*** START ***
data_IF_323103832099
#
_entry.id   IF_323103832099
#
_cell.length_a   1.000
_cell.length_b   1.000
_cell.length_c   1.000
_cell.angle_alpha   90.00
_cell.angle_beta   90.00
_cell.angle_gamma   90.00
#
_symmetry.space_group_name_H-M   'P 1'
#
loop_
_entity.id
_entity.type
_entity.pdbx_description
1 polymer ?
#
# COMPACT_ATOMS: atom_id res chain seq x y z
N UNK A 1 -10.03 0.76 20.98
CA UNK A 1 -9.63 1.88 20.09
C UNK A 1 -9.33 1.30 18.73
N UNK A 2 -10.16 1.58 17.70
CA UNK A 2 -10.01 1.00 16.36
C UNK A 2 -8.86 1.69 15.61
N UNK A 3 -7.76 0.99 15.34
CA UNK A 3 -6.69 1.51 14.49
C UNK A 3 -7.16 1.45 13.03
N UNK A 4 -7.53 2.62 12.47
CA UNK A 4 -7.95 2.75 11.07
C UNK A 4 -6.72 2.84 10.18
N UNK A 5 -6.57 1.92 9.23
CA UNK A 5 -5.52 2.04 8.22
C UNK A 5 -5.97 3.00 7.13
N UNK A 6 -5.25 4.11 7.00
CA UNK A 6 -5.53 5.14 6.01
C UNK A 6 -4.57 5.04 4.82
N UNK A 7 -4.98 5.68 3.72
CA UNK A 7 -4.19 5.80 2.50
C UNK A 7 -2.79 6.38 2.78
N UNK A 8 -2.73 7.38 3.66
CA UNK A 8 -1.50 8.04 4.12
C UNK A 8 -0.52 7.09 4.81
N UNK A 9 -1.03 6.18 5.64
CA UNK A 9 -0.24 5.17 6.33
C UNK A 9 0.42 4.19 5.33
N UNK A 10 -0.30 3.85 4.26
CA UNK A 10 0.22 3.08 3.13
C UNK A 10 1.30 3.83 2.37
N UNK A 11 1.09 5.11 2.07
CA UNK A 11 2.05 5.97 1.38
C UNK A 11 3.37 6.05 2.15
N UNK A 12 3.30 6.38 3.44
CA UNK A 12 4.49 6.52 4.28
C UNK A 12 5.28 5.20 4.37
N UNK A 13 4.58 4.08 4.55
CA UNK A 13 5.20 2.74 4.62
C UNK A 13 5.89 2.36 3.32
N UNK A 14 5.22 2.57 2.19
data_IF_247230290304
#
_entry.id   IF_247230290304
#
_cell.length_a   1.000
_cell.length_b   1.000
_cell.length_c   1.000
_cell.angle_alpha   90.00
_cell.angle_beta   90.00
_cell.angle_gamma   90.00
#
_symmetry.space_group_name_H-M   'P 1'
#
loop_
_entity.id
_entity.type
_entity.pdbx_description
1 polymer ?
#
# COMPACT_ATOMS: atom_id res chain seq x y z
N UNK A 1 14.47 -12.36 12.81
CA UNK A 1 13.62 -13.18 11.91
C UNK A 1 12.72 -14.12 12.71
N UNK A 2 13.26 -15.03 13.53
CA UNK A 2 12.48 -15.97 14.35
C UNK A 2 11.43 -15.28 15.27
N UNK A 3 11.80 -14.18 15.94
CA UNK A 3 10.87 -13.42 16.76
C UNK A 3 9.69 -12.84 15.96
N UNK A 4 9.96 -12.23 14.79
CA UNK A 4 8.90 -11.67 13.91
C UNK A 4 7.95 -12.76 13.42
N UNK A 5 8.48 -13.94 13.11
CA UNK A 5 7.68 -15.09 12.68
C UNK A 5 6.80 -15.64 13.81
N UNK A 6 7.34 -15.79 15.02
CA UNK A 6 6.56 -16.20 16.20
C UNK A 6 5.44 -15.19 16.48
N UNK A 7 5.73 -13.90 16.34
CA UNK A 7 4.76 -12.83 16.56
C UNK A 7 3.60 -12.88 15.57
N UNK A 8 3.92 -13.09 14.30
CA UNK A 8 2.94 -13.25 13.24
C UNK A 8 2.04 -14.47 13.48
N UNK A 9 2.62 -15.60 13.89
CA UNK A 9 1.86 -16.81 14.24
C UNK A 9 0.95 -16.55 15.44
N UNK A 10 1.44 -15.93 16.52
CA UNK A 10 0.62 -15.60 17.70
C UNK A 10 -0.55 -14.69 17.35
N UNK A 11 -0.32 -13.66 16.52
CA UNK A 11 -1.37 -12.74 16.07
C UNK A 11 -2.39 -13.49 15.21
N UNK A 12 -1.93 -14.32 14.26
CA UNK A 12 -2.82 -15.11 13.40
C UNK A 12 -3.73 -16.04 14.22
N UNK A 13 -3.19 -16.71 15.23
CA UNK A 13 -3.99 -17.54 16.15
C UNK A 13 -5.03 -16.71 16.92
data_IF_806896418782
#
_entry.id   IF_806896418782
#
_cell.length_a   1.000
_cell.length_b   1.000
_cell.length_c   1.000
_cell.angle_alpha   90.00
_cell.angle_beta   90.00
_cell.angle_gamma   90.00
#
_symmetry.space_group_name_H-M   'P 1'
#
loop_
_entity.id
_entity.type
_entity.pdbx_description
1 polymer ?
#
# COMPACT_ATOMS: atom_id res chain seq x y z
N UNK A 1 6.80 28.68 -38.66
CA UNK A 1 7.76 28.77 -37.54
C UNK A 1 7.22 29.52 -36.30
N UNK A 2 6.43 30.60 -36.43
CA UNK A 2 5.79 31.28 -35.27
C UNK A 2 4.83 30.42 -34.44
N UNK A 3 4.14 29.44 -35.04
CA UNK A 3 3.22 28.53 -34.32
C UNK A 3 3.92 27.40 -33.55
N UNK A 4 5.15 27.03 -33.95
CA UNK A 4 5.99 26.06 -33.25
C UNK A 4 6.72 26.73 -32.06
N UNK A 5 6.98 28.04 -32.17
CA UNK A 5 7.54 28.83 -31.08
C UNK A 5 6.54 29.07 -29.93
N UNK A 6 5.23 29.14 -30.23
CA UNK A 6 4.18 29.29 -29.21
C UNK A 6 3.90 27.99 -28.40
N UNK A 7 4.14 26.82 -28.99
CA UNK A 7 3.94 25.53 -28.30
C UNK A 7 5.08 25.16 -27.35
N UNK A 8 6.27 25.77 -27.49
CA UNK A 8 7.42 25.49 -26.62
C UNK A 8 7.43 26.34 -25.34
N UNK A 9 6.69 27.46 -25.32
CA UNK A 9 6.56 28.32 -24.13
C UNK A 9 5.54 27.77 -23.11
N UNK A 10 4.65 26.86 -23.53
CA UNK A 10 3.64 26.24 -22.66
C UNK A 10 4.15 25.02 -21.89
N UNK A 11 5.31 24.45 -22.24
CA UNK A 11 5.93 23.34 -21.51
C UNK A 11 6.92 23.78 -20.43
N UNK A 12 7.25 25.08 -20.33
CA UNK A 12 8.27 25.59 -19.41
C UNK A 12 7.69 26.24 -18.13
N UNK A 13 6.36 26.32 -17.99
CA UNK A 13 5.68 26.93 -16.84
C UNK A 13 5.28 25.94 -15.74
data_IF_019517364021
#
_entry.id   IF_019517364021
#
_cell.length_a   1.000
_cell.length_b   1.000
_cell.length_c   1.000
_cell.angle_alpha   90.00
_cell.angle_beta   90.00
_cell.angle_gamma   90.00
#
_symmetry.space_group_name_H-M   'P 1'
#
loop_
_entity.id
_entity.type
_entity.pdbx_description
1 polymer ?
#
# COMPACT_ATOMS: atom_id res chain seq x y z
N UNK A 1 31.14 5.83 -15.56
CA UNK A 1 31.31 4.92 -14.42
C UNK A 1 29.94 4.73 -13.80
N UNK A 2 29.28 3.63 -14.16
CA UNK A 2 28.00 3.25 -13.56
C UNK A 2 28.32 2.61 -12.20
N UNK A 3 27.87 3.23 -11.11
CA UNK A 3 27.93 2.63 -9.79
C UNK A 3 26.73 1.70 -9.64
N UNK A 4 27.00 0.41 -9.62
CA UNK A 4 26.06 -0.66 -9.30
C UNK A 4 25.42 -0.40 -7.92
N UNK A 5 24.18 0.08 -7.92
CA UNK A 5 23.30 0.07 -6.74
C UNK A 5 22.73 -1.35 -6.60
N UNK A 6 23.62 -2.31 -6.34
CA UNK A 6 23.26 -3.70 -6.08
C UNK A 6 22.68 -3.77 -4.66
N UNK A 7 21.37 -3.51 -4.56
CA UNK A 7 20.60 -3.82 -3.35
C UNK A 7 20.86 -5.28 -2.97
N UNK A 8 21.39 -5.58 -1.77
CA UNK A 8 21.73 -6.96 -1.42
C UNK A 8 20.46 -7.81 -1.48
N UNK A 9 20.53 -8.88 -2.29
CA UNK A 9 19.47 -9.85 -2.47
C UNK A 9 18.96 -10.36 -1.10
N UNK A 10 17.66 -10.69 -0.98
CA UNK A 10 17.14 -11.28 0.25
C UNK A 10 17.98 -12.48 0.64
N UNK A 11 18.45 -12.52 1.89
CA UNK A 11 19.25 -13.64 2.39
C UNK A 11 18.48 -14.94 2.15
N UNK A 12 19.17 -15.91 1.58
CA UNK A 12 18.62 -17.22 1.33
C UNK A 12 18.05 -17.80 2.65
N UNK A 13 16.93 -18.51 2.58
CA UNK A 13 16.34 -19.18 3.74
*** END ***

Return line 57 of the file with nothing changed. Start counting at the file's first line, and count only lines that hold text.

N UNK A 13 4.58 4.08 4.55